Under European and Irish law, company policies and procedures are required to be consistent with employment law regulations designed to protect and include workers from all backgrounds, as well as regulate employees’ obligations to their employer. Where the employment policies are not consistent with legislation then those clauses will be unenforceable.
These requirements are set out in several Irish employment acts and European directives.
The goal of these laws is to promote fairness, combat poverty, and create equal opportunities for all EU citizens.
Irish companies should at all times ensure that their policies and procedures legally align with these directives.
Mandatory employment provisions
Several procedures are required by law by an employer when they want to take on a new worker.
When a worker is employed, the employer is required to issue a written statement to the employee containing the following within 5 days:
- The full names of the employer and employee
- The address of the employer
- The place of work
- The commencement dates.
- The job title, grade, or nature of the work
- If the contract isn’t permanent, the expected duration of the contract.
- What the employer expects the normal length of your working day and week to be (for example, 8 hours a day, 5 days a week)
- The duration and conditions relating to the probation period (if there is one)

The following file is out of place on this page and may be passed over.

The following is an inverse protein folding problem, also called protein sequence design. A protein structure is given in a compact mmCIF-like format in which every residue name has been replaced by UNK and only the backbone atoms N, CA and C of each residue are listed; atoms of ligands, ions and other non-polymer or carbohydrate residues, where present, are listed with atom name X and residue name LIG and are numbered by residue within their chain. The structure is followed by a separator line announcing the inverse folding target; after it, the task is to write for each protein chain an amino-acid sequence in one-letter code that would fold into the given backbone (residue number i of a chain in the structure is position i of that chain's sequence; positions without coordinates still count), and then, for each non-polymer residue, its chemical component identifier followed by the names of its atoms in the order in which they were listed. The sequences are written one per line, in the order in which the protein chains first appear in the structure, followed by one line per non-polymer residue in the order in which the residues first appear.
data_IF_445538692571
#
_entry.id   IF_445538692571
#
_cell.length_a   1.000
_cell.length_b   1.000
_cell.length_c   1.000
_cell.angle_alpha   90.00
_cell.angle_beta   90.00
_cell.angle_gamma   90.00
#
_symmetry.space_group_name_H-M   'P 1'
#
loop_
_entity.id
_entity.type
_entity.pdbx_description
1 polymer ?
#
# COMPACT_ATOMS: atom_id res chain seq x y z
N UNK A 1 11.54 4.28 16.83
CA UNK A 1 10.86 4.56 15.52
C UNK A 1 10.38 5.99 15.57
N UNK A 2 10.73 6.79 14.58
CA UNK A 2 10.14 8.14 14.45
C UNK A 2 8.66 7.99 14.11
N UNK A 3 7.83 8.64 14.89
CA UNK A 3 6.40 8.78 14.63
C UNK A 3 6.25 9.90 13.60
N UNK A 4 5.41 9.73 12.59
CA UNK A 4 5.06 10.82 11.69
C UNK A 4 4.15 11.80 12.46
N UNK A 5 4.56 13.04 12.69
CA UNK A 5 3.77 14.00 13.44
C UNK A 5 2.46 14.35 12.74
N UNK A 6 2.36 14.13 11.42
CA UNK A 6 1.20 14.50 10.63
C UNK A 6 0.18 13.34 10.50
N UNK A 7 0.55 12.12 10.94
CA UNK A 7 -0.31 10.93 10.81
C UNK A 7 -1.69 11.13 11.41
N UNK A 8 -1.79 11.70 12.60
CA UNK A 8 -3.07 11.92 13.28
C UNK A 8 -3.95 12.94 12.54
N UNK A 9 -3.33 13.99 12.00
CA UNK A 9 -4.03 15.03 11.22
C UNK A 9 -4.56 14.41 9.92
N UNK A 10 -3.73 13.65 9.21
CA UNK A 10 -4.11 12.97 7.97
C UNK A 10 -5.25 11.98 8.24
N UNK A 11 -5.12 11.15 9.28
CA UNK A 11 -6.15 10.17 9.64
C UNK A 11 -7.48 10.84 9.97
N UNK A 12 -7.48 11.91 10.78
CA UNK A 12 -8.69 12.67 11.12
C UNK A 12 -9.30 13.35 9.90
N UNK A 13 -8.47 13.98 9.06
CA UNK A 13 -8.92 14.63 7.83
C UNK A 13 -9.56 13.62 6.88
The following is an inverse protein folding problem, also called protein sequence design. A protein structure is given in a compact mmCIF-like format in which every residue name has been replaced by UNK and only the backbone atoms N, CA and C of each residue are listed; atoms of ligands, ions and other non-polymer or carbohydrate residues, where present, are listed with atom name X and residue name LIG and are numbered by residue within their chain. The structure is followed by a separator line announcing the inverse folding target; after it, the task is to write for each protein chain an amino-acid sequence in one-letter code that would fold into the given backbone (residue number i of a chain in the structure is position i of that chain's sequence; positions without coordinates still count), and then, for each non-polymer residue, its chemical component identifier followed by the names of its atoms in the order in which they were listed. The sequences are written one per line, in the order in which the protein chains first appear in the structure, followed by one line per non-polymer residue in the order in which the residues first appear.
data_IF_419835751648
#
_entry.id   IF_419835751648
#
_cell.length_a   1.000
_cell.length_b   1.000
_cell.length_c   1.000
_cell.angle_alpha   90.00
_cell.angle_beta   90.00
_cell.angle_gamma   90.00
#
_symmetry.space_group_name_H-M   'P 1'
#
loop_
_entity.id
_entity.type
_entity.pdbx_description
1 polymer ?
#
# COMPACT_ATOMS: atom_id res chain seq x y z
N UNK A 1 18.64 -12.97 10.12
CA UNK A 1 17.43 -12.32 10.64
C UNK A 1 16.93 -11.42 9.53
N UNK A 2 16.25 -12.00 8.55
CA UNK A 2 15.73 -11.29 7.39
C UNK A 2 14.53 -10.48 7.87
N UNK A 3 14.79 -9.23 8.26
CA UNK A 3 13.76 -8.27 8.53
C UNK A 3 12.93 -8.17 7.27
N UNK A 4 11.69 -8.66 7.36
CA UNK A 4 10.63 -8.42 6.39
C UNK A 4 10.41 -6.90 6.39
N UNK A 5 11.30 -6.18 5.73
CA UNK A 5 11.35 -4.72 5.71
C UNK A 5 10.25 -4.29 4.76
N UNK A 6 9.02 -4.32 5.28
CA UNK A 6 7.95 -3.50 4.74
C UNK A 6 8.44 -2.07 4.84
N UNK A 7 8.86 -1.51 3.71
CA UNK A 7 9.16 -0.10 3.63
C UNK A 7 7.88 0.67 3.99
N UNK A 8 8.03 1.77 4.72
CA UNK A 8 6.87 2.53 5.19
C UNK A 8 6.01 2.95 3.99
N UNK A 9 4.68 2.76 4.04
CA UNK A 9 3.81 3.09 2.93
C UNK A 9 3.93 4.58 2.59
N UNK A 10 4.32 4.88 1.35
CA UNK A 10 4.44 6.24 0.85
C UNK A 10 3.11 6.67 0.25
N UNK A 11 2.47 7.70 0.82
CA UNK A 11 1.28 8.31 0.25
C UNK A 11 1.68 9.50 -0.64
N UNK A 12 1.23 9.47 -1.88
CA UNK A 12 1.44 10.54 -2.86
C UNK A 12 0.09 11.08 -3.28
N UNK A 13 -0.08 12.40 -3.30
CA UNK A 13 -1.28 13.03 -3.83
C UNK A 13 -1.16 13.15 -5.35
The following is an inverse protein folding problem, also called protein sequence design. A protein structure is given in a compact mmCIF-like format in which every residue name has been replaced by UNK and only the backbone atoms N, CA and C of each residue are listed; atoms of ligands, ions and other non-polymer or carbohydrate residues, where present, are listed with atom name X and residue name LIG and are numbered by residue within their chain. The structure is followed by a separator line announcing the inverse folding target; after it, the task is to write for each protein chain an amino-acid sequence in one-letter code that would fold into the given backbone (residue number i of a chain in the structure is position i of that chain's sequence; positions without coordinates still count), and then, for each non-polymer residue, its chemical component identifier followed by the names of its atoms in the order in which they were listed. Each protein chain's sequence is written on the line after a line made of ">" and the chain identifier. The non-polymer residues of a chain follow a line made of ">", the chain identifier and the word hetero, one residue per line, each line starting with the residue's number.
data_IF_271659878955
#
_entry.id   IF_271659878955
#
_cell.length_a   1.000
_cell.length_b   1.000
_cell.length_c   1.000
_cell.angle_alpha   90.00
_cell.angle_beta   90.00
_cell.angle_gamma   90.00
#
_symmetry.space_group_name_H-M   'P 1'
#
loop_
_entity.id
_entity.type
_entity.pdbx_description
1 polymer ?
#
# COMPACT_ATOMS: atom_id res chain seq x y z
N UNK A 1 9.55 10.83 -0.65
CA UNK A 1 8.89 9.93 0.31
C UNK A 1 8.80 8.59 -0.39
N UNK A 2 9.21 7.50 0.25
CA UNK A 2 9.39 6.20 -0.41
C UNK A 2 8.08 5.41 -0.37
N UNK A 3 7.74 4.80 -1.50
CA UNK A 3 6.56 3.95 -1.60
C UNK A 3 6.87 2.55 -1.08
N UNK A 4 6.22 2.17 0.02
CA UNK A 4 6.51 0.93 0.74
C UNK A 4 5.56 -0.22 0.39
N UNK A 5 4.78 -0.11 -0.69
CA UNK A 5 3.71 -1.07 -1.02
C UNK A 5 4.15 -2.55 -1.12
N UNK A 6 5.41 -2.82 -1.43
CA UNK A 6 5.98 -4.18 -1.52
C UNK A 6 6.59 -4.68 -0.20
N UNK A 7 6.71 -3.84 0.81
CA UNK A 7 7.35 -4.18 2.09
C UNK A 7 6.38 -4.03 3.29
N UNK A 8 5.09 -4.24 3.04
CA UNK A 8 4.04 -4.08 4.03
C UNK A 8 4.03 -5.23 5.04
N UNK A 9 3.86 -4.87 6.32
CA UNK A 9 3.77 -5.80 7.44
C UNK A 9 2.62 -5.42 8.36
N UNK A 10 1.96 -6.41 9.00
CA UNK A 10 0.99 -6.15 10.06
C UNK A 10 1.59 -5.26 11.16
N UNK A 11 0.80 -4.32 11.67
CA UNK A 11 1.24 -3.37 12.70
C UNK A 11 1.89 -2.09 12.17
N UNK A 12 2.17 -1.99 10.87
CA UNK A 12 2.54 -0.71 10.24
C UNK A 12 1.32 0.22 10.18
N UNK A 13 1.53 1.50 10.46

- Any terms or conditions relating to hours of work, including overtime.
Employees should also receive a written statement within one month detailing remaining information regarding employment, such as entitlement to paid leave, the rate or method of calculating your pay, and the ‘pay reference period’ (for example, whether you are paid weekly, fortnightly, or monthly).
Employees are entitled to minimum notice regarding resignation. The length of the notice period depends on how long that employee has been in continuous service to their employer.
Employers are also entitled to receive notice when an employee intends to resign from their position, provided that the employee has worked there for 13 weeks or longer.
Employment is assumed to be continuous unless an employee is dismissed or voluntarily leaves their job.
What to do if a procedure is breached
When an employer becomes aware of a breach of their policies, their response ought to be properly directed by those policies. Responses may include
- an internal investigation,
- disciplinary proceedings,
- dismissal of an employee for gross misconduct. It is important to note under Irish law all dismissals are presumed unlawful unless the employer can justify the dismissal.
When an employee is aware that a company policy has been breached, they can alert the company or a third party such as the Office of Protected Disclosures (OPDC) depending on the nature of the issue arisen.
This is called a protected disclosure, and an employee cannot be penalized for making one.
How an internal investigation should be conducted
Please see our related article on internal workplace investigations.
It is important to ensure that an internal investigation is fair and rational in its conduct, and that the basis and extent of the disciplinary actions are clear.
An employer should have a disciplinary process in place.
An internal appeals mechanism should be made available.
If this investigation is mishandled or neglected, an employee may file a claim with the Workplace Relations Committee (WRC).
Irish and European law have extensive regulations on employment rights.
Company policies and procedures should at all times be updated and reviewed in line with these regulations to ensure compliance with the law.
If a procedure is breached, due diligence must be taken to ensure a proportional and fair response to that breach.